Obvious political hay-making aside, Salt Lake County Democrats have a valid point: Taxpayers should not be subsidizing political parties, including their conventions. Even to the tune of the $2,600 discount given the Salt Lake County Republican Party for rental of the Salt Palace in 1997 and the $3,450 break afforded them last week.
Convention subsidies stopped when state law changed in 1994. Before then, the Legislature each year would approve a specific amount of state money for qualifying political party conventions. Allocations depended upon how many votes parties received in elections. Minority parties complained the policy was unfair. Lawmakers ultimately agreed and said political groups should fund conventions themselves, a reasonable expectation.That said, the $3,450 rental waiver given Salt Lake Republicans last weekend is indicative of the need for Salt Palace policy review more than political scandal. A rental reduction also was offered county Demos, who refused it. Facility manager Cliff Rippetoe says an evaluation will occur to see if discounts for political parties should continue.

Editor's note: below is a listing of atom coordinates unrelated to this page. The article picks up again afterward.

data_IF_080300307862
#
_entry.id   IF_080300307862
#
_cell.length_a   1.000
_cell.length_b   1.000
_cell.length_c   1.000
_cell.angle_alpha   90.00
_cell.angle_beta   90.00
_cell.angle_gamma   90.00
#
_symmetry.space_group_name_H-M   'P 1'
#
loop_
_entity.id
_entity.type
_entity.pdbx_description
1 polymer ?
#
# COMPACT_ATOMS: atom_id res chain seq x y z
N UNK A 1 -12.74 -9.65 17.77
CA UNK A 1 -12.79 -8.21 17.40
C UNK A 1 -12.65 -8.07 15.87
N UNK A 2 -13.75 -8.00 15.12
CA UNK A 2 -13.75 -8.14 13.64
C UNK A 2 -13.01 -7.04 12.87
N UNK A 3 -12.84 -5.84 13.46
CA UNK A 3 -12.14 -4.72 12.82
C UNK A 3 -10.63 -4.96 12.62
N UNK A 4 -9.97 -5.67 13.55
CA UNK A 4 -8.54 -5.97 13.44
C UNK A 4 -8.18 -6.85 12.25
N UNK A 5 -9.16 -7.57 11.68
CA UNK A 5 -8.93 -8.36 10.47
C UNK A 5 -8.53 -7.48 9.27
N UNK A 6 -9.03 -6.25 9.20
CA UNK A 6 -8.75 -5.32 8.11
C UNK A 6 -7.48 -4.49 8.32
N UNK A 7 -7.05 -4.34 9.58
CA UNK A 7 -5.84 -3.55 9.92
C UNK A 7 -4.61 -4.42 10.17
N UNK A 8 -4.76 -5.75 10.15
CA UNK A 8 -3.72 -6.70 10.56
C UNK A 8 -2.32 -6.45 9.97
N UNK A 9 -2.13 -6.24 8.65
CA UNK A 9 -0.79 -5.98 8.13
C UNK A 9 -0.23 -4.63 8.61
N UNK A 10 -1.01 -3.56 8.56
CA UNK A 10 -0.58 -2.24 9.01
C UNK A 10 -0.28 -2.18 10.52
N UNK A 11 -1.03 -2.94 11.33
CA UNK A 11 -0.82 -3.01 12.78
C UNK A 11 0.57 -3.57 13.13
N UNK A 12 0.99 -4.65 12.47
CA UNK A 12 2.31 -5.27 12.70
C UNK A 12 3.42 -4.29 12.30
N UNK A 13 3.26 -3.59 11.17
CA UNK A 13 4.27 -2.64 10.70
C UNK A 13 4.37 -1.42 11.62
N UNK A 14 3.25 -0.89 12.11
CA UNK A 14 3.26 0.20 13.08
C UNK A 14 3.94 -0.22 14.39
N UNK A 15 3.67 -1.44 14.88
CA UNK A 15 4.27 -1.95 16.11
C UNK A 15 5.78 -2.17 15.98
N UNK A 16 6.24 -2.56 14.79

That appears to be an easy one. They should not. Salt Palace policy proffers discounts to government and non-profit organizations. Legally speaking, political parties are neither. They certainly play an important role in a democratic society. But with local, state and national sensitivities about all aspects of political fund raising and party support, they should function free of public money including subsidies.
Though the recent GOP county convention wasn't quite on par with the riotous 1968 Democratic National Convention in Chicago, it had an interesting sideshow or two aside from the rental issue. The most salient was an attempt to prohibit passing out unapproved conservative GOP literature, which led to the arrest of two persons.
Evaluation of Salt Palace guidelines for distributing materials in and around the convention center will result, according to Rippetoe. An appropriate balance between free-speech rights on government property should be weighed against clients' rights to conduct business without undue interference.
Violators last Saturday were inside the center's main doors but outside the arena. Allowing people to distribute their literature outside the building near those same main doors is one consideration that sounds reasonable and fair. Salt Palace policy clarification should head in that direction.